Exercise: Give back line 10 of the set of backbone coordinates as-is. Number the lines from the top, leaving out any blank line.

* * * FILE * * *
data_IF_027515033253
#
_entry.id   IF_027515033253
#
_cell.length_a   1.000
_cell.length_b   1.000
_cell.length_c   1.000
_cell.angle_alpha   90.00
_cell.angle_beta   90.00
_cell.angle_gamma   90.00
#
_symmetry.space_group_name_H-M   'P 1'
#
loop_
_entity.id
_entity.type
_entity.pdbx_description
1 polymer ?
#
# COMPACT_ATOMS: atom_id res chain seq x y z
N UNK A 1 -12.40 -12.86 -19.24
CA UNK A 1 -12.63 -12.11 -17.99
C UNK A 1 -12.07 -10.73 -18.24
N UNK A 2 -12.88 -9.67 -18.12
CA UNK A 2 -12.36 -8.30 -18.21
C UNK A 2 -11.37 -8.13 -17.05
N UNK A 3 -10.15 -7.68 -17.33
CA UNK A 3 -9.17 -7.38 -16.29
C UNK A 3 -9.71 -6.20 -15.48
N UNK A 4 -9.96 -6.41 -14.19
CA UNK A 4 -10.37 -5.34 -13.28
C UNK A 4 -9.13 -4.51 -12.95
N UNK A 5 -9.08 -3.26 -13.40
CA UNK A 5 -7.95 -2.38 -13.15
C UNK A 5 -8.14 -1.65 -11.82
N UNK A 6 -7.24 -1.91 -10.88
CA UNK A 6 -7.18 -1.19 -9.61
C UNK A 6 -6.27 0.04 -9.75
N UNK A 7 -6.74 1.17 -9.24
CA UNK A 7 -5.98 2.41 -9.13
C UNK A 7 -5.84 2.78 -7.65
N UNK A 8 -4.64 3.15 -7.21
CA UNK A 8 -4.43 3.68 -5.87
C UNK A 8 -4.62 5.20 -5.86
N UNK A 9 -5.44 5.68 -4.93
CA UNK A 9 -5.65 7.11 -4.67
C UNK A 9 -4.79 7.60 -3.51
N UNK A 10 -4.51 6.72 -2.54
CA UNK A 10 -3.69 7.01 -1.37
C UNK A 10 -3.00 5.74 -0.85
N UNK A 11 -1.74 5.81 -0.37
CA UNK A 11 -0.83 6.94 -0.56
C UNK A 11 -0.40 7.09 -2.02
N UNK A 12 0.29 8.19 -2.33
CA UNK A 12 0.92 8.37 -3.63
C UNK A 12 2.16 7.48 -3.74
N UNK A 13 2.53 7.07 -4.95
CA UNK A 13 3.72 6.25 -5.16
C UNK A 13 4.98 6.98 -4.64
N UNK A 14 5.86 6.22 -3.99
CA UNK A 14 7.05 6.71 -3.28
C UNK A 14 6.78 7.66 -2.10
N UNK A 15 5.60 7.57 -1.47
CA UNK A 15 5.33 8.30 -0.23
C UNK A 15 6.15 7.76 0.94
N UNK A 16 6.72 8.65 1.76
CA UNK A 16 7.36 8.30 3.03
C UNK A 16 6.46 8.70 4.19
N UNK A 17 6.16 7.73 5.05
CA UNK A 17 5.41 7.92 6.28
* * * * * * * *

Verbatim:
_cell.angle_gamma   90.00